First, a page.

European Union leaders formally agreed a Brexit deal on Sunday and urged Britons to back Prime Minister Theresa May's package in the face of furious opposition in the British parliament.
The 27 leaders took barely half an hour at a summit in Brussels to rubber-stamp a 600-page treaty setting the terms of Britain's withdrawal from the EU on March 29 and a 26-page declaration outlining a future free trading relationship.
May, who joined them shortly afterwards for what will be a brief meeting to seal the accord, now faces a struggle to get the deal, which has angered eurosceptics and EU supporters alike, through a deeply divided British parliament.
In an open letter to the nation, May said she would campaign "heart and soul" to get her Brexit deal through.
"It will be a deal that is in our national interest, one that works for our whole country and all of our people, whether you voted Leave or Remain," she said.
But any hope that she can clinch concessions to try to win over her critics was crushed by EU leaders.
Austrian Chancellor Sebastian Kurz, whose country holds the presidency of the EU until the end of the year, said: "One thing is clear. There will be no further negotiations."
European Union chief executive Jean-Claude Juncker said that while the deal was the best one possible, it was "no time for champagne or applause" following the agreement.
Meanwhile, European Council President Donald Tusk said the bloc was determined to have as close as possible a partnership with Britain, which has long been sceptical about deeper EU integration.
French President Emmanuel Macron said Britain's Brexit vote showed Europe needed reform. He stressed that Paris would hold Britain to tight EU regulations, notably on the environment, in return for giving it easy trade access.
“This is the maximum”
Dutch Prime Minister Mark Rutte, whose country is one of Britain's closest trading partners, praised May's handling of the difficult negotiations.
But he also had a warning for those in May's Conservative party as well as the Labour opposition who argue that a better deal can still be done before Britain leaves in four months if lawmakers deny her minority government support on Brexit.
"This is the maximum we can all do," Rutte said, shaking his head when asked if the EU might make more concessions.
The biggest question now facing the EU is whether May's divided minority government can steer the deal, which foresees London following many EU rules for years to come to keep easy trade access, through fierce resistance in parliament.
British Foreign Secretary Jeremy Hunt said that the Brexit deal was a "staging post" towards Britain getting everything it wanted from leaving the EU, but that the arithmetic for getting the deal approved was looking "challenging".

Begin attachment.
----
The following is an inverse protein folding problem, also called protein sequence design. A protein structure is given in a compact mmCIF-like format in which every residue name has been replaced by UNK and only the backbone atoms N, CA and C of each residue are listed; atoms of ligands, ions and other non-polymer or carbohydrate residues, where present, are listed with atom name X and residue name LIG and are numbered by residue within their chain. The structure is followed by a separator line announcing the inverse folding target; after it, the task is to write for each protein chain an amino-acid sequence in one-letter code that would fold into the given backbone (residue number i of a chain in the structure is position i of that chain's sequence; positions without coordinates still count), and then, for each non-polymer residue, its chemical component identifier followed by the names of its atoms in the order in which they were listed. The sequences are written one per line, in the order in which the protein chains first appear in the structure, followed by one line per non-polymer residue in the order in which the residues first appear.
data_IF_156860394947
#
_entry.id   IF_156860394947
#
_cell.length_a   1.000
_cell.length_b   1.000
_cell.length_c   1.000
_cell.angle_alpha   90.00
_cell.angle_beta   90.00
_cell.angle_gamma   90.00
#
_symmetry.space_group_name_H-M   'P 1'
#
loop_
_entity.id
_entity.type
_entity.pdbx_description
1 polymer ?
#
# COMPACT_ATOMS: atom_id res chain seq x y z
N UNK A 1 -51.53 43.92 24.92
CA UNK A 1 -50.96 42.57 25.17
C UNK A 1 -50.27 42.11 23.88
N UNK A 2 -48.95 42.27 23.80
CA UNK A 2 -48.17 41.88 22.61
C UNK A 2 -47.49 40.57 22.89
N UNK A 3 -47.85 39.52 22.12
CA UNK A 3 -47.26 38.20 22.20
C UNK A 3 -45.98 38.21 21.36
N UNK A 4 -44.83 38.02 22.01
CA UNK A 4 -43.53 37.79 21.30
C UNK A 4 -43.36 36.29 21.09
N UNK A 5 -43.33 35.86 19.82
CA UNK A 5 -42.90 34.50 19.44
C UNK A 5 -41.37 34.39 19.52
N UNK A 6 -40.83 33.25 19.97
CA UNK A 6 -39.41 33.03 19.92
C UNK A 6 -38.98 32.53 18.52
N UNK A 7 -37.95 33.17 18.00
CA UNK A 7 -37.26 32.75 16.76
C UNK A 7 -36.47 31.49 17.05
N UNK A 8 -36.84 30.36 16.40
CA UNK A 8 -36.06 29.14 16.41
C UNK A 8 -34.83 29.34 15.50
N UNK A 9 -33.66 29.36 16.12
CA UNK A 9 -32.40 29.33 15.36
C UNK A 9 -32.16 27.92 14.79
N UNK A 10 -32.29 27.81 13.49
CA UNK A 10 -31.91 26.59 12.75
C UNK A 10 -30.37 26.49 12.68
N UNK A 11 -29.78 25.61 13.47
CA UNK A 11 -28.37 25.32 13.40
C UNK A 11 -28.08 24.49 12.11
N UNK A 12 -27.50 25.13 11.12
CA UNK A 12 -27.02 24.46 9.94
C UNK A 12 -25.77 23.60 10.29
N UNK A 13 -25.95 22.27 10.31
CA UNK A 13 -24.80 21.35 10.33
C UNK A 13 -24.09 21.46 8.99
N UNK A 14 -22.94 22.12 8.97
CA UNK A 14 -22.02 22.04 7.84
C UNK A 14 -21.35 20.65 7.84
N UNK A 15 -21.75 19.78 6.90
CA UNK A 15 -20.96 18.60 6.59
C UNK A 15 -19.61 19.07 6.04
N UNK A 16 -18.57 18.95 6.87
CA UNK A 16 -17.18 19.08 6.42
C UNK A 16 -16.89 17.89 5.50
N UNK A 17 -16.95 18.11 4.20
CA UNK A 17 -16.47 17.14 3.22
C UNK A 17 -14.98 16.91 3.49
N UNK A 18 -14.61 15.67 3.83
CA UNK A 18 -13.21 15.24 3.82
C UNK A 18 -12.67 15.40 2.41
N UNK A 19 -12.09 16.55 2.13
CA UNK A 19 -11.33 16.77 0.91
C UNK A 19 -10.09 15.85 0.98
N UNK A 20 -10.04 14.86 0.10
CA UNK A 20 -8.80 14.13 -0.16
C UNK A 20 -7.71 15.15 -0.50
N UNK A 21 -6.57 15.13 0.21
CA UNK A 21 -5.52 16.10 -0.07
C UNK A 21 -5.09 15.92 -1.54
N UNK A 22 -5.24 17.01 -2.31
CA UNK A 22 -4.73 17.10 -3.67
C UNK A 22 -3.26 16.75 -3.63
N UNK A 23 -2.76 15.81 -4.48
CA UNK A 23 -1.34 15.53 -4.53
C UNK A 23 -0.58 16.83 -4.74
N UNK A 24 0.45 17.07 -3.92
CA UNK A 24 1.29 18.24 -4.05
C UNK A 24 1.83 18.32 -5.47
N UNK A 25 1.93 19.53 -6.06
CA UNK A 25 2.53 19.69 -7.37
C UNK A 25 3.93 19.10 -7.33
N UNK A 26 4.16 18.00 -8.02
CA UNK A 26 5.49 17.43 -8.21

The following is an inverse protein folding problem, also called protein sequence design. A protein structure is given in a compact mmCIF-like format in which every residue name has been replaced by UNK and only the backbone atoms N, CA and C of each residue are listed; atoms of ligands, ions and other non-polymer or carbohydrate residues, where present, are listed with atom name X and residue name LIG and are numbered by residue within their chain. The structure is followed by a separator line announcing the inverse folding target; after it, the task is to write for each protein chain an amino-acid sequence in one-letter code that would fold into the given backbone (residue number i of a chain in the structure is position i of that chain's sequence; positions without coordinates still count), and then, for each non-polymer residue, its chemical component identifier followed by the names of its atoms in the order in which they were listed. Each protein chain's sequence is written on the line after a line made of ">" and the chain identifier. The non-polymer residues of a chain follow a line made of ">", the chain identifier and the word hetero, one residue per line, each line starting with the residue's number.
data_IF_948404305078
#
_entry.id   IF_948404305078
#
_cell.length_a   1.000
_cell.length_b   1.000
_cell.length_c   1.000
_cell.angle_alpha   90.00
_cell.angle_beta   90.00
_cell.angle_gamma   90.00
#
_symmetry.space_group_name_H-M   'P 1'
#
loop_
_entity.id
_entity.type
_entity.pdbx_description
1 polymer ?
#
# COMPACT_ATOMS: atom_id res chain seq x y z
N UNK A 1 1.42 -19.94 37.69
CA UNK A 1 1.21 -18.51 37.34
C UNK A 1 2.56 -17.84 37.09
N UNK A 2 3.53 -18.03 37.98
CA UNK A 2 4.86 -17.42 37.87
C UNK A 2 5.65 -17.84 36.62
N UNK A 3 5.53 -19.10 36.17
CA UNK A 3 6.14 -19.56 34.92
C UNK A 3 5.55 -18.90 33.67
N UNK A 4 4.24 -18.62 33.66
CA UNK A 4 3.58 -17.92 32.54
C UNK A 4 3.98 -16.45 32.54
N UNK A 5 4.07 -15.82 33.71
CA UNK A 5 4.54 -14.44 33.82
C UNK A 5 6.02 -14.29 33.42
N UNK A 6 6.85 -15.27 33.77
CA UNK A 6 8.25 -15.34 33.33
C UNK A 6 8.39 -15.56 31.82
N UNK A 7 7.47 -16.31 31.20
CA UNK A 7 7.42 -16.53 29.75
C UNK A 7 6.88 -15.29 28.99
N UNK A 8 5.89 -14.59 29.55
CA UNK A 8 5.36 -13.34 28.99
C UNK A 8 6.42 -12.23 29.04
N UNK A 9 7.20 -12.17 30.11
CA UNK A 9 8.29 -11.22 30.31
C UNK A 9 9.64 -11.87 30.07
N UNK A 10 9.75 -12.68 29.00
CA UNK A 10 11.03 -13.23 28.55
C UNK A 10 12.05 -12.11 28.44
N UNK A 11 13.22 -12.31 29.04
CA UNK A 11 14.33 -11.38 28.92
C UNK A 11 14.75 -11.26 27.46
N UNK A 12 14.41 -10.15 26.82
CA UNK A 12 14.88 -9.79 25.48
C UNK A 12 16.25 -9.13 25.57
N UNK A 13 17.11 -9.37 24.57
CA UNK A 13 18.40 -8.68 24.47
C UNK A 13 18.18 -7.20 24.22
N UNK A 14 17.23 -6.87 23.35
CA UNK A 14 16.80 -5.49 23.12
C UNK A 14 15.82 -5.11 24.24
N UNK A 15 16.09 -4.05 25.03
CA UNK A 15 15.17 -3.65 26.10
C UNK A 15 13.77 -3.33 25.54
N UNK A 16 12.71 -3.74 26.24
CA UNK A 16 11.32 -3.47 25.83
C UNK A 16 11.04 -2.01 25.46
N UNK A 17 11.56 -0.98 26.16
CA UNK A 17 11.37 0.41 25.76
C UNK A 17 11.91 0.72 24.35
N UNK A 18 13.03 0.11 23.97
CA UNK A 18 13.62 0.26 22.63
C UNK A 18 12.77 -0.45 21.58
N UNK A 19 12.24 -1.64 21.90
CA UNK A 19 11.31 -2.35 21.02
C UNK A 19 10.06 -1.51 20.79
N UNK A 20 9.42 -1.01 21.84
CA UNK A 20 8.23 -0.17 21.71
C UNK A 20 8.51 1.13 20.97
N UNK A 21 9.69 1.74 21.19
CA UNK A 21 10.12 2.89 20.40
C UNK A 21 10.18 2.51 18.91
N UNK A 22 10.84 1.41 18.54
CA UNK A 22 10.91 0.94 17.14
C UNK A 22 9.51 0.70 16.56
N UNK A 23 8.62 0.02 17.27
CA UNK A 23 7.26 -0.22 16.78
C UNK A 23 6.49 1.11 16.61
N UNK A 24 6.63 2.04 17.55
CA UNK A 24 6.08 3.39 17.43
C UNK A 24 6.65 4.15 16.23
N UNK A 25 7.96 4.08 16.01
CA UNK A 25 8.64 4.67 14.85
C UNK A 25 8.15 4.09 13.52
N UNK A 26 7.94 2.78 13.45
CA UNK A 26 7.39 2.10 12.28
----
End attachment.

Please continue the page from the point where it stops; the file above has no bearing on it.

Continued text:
Lithuanian President Dalia Grybauskaite said there were at least four possible outcomes if parliament blocks the package. She named three - that Britons would hold a second referendum, hold a new election to replace May or return to Brussels to try and renegotiate the package.
A fourth is that Britain will simply crash out of the bloc on March 29 without legal clarity.
Both sides have been making preparations for such a "no deal" scenario, though the EU insists Britain has more to lose. The pound has strengthened since the deal came together over the past 10 days, but companies and investors remain nervous.
The package foresees little changing during a transition period lasting another two to four years. The two sides are due to start negotiations on their future ties after the Brexit day.
"We now need to get going on the 27 negotiating mandate for the talks on our future relationship, said an EU diplomat dealing with Brexit, adding it would be an extensive document covering trade, security, financial services, fisheries, phytosanitary controls and much more.
"But having it done here before the UK parliament vote would risk giving more ammunition to Brexiteers to bring down the Brexit deal. So we wait."
Northern Ireland's Democratic Unionist Party, which props up May's minority government, has said it would try to block the deal because it binds London to many EU rules and the DUP fears it could weaken the province's ties to Britain.
DUP leader Arlene Foster said on Sunday she would "review" the agreement to back May's Conservative government if the Brexit divorce is passed by Britain's parliament.
Sunday newspapers said different factions in her own Conservative party were preparing alternative plans to keep Britain closer to the EU should May's deal fail.
Wrangling over how to keep open troubled Northern Ireland's land border with the EU without creating barriers with the Irish Republic dogged much of the Brexit talks.
Britain's 300-year-old naval base in Gibraltar on Spain's southern coast, had also threatened to derail plans.